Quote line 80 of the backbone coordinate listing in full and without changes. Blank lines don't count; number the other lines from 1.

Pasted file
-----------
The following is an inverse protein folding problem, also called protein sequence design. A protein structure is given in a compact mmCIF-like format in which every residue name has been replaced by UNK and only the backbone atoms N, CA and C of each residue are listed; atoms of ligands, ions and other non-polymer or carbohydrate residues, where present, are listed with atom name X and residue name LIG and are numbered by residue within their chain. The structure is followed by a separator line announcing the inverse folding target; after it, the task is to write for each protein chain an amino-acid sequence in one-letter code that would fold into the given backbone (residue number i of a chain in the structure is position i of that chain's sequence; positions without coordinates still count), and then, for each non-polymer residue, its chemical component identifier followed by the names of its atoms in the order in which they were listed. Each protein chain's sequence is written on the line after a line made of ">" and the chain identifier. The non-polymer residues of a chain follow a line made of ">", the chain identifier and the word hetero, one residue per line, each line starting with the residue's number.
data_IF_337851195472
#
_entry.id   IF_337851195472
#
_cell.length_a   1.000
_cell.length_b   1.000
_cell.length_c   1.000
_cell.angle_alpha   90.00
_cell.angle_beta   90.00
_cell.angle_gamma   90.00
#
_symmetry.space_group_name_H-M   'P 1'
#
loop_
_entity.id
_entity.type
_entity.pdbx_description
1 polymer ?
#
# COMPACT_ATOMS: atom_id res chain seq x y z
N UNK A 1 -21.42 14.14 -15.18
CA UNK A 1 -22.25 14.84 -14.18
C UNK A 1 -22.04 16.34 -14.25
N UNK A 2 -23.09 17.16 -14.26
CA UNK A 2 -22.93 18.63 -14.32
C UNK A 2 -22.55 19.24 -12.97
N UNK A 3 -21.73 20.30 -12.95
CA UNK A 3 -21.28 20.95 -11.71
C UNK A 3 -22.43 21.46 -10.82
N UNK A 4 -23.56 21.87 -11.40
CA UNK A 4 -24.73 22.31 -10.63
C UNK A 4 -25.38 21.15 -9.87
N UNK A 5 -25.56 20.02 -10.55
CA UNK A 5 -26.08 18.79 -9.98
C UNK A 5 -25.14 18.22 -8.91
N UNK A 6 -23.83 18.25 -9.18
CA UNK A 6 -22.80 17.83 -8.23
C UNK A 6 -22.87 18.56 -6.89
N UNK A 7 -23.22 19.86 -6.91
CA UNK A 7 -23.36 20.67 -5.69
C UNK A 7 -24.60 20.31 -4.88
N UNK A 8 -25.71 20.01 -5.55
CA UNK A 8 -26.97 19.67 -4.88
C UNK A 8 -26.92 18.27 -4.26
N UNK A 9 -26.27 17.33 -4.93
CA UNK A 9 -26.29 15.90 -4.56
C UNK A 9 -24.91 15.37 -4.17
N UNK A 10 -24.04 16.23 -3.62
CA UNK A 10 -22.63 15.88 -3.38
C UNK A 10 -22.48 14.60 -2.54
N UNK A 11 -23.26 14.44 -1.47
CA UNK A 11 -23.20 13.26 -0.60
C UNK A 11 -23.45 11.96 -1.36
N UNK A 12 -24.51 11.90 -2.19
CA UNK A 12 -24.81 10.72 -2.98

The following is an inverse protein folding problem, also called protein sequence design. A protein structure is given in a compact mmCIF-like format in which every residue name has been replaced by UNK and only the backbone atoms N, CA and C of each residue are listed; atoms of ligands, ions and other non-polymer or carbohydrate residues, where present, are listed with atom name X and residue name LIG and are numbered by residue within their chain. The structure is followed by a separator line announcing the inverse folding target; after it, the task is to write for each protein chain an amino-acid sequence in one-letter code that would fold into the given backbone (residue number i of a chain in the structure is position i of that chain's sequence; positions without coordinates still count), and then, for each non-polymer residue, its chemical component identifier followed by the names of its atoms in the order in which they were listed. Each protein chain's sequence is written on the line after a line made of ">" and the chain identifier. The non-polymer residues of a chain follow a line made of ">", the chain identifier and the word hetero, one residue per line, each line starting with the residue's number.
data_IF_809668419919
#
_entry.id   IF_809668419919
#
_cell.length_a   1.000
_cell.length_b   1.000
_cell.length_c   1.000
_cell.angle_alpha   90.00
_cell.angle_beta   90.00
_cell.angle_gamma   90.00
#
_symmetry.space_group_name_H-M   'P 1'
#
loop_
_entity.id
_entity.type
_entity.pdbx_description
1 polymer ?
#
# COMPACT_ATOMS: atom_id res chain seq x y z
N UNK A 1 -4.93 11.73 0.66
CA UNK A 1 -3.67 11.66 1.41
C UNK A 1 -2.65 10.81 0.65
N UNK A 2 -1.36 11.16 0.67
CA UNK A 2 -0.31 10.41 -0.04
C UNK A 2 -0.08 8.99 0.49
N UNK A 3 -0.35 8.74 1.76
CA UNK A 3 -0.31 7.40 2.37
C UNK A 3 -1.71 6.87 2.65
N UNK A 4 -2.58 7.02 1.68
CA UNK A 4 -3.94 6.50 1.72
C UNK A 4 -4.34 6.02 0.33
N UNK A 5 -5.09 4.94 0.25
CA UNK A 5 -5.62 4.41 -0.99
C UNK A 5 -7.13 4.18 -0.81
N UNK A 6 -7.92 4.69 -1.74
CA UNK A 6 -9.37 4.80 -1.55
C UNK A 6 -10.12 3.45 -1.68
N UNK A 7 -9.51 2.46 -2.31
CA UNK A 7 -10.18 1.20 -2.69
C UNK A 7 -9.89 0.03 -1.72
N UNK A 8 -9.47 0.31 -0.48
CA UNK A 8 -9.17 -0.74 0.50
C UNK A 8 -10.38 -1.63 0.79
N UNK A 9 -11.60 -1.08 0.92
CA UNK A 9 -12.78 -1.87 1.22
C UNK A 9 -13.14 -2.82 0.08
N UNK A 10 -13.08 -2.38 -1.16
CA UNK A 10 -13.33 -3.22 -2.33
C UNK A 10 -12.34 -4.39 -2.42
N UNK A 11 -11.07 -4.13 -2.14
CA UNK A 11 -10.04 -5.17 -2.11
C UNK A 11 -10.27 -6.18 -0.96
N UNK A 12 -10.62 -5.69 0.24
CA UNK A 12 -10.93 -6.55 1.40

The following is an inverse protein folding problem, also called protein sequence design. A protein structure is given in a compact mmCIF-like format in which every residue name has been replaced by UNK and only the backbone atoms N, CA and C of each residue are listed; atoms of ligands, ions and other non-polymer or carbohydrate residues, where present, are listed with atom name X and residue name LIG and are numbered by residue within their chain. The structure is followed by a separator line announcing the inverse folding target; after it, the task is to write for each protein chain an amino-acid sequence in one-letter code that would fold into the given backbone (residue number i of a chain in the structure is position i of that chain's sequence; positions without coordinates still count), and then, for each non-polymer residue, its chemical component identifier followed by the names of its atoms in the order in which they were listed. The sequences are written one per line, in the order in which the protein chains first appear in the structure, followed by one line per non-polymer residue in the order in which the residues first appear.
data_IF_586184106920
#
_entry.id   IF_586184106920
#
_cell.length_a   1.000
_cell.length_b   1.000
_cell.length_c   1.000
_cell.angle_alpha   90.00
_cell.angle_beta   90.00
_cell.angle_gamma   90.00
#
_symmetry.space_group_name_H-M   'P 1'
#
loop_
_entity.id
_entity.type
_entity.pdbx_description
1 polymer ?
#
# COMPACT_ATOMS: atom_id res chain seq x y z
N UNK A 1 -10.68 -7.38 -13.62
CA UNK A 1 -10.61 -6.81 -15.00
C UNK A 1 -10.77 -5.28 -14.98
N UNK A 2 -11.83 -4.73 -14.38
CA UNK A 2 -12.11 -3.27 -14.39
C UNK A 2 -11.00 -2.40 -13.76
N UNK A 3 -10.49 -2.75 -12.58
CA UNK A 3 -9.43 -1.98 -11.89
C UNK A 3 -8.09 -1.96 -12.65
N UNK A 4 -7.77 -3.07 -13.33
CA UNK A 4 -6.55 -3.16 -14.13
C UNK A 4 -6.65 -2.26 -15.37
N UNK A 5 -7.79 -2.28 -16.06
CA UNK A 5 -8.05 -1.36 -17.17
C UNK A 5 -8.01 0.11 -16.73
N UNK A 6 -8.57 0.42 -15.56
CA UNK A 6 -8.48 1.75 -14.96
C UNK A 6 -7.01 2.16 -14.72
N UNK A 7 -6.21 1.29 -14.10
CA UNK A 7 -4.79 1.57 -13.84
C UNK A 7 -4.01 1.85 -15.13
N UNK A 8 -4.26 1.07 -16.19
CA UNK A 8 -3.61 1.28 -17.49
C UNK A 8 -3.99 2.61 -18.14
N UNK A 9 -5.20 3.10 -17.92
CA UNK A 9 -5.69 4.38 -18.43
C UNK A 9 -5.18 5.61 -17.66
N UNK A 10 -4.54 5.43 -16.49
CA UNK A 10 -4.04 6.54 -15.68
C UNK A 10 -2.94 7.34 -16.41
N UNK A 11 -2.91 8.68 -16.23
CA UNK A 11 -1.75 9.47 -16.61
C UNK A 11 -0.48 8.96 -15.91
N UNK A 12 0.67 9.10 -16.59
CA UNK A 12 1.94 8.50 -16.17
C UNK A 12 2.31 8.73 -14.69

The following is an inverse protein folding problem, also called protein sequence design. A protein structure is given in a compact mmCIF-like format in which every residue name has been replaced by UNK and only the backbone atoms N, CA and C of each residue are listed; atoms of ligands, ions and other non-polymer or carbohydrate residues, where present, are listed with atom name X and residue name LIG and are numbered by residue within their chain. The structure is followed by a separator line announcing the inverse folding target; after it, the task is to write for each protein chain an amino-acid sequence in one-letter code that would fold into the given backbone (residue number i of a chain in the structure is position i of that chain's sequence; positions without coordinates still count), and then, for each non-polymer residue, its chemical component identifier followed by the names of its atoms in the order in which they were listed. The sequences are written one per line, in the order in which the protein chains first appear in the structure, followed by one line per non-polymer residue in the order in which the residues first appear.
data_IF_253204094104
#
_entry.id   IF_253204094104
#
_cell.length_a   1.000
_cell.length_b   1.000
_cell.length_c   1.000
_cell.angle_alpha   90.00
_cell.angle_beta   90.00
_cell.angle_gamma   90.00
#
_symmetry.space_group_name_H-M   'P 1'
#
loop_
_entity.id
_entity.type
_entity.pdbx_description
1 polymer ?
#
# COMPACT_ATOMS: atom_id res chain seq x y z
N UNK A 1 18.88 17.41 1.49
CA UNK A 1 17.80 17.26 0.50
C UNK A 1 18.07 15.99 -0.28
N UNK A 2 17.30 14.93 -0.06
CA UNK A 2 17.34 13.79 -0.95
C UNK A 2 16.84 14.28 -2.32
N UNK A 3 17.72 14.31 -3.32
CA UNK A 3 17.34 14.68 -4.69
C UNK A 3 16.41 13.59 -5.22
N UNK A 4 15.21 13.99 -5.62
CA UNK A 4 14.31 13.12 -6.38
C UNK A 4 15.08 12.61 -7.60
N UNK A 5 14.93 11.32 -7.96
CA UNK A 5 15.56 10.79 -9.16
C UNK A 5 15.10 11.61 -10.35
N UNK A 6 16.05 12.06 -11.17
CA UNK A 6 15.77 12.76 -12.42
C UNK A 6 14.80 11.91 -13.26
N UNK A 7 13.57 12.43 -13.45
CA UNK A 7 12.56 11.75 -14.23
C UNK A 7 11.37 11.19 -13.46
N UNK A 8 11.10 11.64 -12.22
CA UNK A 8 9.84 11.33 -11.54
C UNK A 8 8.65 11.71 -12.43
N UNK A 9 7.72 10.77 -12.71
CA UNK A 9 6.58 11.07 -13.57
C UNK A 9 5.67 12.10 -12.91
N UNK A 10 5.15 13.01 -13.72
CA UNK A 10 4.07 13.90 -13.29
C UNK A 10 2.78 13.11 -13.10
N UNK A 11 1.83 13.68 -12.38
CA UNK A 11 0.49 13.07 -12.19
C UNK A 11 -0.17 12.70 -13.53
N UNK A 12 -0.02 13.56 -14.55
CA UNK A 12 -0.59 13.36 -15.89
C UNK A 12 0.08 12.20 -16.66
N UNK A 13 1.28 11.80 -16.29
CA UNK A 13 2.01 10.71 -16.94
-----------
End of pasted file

C UNK A 1 -2.65 10.81 0.65